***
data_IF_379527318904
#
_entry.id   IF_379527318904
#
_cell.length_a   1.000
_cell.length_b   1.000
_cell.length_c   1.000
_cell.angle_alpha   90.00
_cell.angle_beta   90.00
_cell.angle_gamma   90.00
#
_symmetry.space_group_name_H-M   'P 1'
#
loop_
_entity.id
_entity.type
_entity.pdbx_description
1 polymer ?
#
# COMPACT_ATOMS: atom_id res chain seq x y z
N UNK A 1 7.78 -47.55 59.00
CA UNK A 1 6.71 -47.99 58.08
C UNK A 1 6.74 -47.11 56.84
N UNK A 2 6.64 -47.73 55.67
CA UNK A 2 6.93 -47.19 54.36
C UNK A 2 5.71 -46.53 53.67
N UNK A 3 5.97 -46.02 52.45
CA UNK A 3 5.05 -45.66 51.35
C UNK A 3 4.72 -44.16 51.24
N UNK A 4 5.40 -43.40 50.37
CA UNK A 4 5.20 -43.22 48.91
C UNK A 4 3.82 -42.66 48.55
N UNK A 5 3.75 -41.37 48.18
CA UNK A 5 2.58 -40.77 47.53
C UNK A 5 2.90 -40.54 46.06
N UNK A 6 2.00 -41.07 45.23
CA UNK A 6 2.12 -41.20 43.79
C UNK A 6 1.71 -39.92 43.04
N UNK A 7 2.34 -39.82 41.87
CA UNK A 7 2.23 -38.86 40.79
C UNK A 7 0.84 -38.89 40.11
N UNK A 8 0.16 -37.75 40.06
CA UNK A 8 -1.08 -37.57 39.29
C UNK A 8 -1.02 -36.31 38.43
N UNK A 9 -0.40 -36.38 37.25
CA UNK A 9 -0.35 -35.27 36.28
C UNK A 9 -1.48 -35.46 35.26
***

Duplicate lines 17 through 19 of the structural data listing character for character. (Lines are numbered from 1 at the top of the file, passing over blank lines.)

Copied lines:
_entity.pdbx_description
1 polymer ?
#